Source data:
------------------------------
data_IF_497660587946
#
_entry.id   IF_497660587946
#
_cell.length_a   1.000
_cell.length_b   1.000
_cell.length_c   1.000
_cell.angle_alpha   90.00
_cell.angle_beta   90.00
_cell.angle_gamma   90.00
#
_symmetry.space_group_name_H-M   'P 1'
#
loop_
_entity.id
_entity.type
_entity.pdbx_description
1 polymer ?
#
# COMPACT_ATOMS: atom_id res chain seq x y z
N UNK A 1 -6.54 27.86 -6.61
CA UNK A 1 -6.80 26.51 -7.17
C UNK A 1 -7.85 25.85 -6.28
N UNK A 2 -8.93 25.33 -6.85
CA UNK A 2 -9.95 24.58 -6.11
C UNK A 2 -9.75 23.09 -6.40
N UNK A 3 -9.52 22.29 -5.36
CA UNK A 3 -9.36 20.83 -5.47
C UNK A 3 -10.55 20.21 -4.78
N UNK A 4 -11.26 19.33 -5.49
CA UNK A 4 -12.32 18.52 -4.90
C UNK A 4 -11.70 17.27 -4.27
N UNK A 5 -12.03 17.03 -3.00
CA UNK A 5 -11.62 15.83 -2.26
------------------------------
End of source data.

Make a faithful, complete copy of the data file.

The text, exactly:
data_IF_497660587946
#
_entry.id   IF_497660587946
#
_cell.length_a   1.000
_cell.length_b   1.000
_cell.length_c   1.000
_cell.angle_alpha   90.00
_cell.angle_beta   90.00
_cell.angle_gamma   90.00
#
_symmetry.space_group_name_H-M   'P 1'
#
loop_
_entity.id
_entity.type
_entity.pdbx_description
1 polymer ?
#
# COMPACT_ATOMS: atom_id res chain seq x y z
N UNK A 1 -6.54 27.86 -6.61
CA UNK A 1 -6.80 26.51 -7.17
C UNK A 1 -7.85 25.85 -6.28
N UNK A 2 -8.93 25.33 -6.85
CA UNK A 2 -9.95 24.58 -6.11
C UNK A 2 -9.75 23.09 -6.40
N UNK A 3 -9.52 22.29 -5.36
CA UNK A 3 -9.36 20.83 -5.47
C UNK A 3 -10.55 20.21 -4.78
N UNK A 4 -11.26 19.33 -5.49
CA UNK A 4 -12.32 18.52 -4.90
C UNK A 4 -11.70 17.27 -4.27
N UNK A 5 -12.03 17.03 -3.00
CA UNK A 5 -11.62 15.83 -2.26